Pet Help You Need:
Explore Resources in Your Community
As public awareness of pet loss spreads, so does the availability of help for bereaved pet owners in the community. For example, The Companion Animal Association of Arizona offers free of charge its Pet Grief Support Service (602-995- 5885), which provides a 24 hour-a-day telephone helpline; support group meetings; information, literature and reading lists on pet loss; and referrals to appropriate resources. (Although there is no charge for this service, be aware that long distance calls will be returned collect.) The Service is operated entirely by trained volunteers who themselves have suffered the loss of a pet. On going assistance is provided by a certified mental health professional who specializes in pet loss and bereavement, and by a veterinarian affiliated with the Arizona Veterinary Medical Association.
Ask a pet crematory or cemetery representative, your local humane society, your veterinarian or your pet grooming specialist if they know of any pet loss services in your community or even if they know of any recently bereaved clients who may be willing to talk with you. Visit your public library, local book- store or pet supply store and ask for information and literature on pet loss and bereavement. Look for pet loss services advertised in your Yellow Pages or local newspaper, or posted on bulletin boards in your grocery store, library, church or school.
If you have a computer and access to the Internet, there are all sorts of places to go that offer information and support to people who are grieving the loss of a cherished pet. While “surfing the net” is not for everyone, it’s clear that there are many, many people across the country that’ve found their computers helpful in coping with the painful emotions associated with losing a special pet, and through this medium they want to help others as well. (See the Appendix at the end of this book for further information.)
Telephone help-lines are springing up every where, some operating 24 hours a day, staffed by compassionate, understanding listeners who have loved and lost their own dear pets and are ready to help others cope with losing theirs.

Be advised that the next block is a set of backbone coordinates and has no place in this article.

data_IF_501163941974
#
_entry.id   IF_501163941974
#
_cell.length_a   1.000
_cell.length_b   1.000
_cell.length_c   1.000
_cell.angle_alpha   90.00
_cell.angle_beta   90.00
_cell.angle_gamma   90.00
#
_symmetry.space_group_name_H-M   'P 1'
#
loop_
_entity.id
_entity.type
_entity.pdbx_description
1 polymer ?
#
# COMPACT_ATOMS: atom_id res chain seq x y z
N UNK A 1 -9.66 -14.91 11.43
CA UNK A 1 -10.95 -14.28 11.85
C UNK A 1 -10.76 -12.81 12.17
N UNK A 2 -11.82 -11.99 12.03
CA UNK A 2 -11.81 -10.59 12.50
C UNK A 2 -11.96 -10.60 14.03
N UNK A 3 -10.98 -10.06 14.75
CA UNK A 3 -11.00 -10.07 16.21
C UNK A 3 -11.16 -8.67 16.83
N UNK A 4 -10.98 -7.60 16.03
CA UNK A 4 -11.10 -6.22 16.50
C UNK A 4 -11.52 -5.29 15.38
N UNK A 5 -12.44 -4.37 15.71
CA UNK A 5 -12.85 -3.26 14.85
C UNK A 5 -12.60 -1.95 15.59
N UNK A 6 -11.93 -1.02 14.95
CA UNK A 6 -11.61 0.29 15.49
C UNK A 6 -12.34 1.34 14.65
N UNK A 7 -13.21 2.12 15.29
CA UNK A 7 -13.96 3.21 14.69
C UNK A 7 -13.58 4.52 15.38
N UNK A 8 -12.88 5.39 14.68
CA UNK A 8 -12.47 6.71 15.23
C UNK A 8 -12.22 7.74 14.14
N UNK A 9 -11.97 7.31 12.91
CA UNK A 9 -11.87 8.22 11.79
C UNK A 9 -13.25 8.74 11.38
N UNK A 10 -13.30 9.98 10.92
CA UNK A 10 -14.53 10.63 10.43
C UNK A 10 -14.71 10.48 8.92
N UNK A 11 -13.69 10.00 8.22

Support groups are not to be confused with group therapy. Their purpose is to lend support to those who have lost or are anticipating the loss of a companion animal. They are not about changing your values, your personality or the way you think about things. A well-run support group offers a safe, structured environment in which you can learn about the grieving process, express and work through your feelings of loss, and recognize that your painful experiences are shared by others in the group.
Self-help support groups (facilitated by volunteers who themselves have lost a pet, worked through their grief and are now committed to helping others move through the grief process) can be very effective. Ideally, however, the facilitators will be assisted by a mental health professional and a veterinarian, both of whom have experienced their own pet loss. The mental health professional has a strong back- ground and experience in grief education and therapy; understands group dynamics and group process; can provide structure and “ground rules” for the group; and knows how to address the more complicated issues of loss that may come up (anger or thoughts of suicide, for example). The veterinarian’s contribution is invaluable in helping grieving owners’ deal with their anger and their guilt. Owners become better consumers of veterinary care when they’re encouraged by a veterinarian in a support group to return to their own vet to get answers to whatever questions may be lingering about their pet’s illness or cause of death. Grieving owners need to know that they did all they could for their dear pets, and only a veterinarian has the professional medical expertise to offer that level of reassurance. Not all pet loss support groups offer the regular assistance of a pet bereavement counselor and a veterinarian, and you may wish to ask about this as you investigate pet grief support resources in your community.
Pet Bereavement Counselors are counselors or therapists who specialize in helping people who are anticipating or coping with the loss of a beloved companion animal. They have education and training not only in loss and bereavement in general, but in pet loss and bereavement in particular. They understand attachment and loss as it pertains to the human-animal bond, and their focus is on helping to heal the pain that’s felt when that bond is broken. Therapists without this understanding may misinterpret the strength of your attachment to your companion animal and the depth of your grief over its death.
Organizations such as the Companion Animal Association of Arizona and the Delta Society maintain directories of individuals and organizations specializing in pet loss throughout the country, and update them yearly. Listings are also posted regularly on the World Wide Web.